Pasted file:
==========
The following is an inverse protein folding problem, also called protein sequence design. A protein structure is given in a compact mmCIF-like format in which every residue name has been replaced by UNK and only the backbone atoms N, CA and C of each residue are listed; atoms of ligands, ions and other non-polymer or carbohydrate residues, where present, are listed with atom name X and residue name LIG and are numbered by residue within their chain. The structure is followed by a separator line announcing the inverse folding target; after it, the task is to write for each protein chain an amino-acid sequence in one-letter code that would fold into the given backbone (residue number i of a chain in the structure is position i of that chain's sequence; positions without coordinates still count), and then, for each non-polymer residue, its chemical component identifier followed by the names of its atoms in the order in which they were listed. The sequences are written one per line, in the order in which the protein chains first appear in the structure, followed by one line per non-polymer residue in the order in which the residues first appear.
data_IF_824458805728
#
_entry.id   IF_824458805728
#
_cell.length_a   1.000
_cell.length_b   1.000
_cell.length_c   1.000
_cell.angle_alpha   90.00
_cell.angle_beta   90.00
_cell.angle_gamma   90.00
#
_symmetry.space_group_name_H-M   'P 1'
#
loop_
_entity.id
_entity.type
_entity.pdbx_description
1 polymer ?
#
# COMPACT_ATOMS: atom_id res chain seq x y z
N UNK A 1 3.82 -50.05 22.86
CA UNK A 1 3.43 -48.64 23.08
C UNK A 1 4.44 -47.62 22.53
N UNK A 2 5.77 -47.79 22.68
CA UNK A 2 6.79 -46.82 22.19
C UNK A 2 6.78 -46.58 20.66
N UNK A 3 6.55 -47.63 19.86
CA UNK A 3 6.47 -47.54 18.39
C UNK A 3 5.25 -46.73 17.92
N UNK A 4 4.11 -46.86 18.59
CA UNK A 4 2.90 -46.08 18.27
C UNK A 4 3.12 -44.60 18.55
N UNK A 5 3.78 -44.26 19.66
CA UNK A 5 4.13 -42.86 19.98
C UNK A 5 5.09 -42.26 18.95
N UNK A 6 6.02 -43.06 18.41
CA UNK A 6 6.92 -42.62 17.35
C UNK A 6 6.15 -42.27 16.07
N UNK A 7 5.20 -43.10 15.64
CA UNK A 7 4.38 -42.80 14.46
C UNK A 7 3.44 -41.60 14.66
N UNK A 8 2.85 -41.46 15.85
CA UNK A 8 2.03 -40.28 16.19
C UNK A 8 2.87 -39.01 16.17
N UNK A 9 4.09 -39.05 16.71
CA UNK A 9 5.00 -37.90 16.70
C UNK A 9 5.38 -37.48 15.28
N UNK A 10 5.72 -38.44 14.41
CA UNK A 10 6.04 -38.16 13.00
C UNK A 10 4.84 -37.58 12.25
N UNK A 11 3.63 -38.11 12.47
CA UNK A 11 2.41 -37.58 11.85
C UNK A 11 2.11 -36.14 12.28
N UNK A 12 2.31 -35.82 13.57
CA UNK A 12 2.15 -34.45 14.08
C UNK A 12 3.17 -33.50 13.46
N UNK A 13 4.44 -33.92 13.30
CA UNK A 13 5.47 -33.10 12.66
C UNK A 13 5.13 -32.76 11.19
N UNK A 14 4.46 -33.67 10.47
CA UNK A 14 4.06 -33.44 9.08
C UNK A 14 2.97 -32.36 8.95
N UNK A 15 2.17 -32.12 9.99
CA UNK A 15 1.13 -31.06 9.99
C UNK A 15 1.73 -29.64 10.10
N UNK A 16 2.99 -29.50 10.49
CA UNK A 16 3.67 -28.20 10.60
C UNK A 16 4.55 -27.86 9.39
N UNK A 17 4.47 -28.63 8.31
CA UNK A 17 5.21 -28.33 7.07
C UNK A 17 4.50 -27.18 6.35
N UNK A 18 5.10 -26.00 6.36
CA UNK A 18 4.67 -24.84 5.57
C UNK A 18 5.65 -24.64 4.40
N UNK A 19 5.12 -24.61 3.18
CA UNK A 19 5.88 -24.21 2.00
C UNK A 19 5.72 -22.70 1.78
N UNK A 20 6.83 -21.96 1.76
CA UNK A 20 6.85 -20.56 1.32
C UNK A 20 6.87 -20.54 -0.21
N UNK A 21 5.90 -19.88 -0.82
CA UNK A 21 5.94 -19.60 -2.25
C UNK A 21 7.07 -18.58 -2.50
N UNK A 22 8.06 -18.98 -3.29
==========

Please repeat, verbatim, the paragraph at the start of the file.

The following is an inverse protein folding problem, also called protein sequence design. A protein structure is given in a compact mmCIF-like format in which every residue name has been replaced by UNK and only the backbone atoms N, CA and C of each residue are listed; atoms of ligands, ions and other non-polymer or carbohydrate residues, where present, are listed with atom name X and residue name LIG and are numbered by residue within their chain. The structure is followed by a separator line announcing the inverse folding target; after it, the task is to write for each protein chain an amino-acid sequence in one-letter code that would fold into the given backbone (residue number i of a chain in the structure is position i of that chain's sequence; positions without coordinates still count), and then, for each non-polymer residue, its chemical component identifier followed by the names of its atoms in the order in which they were listed. The sequences are written one per line, in the order in which the protein chains first appear in the structure, followed by one line per non-polymer residue in the order in which the residues first appear.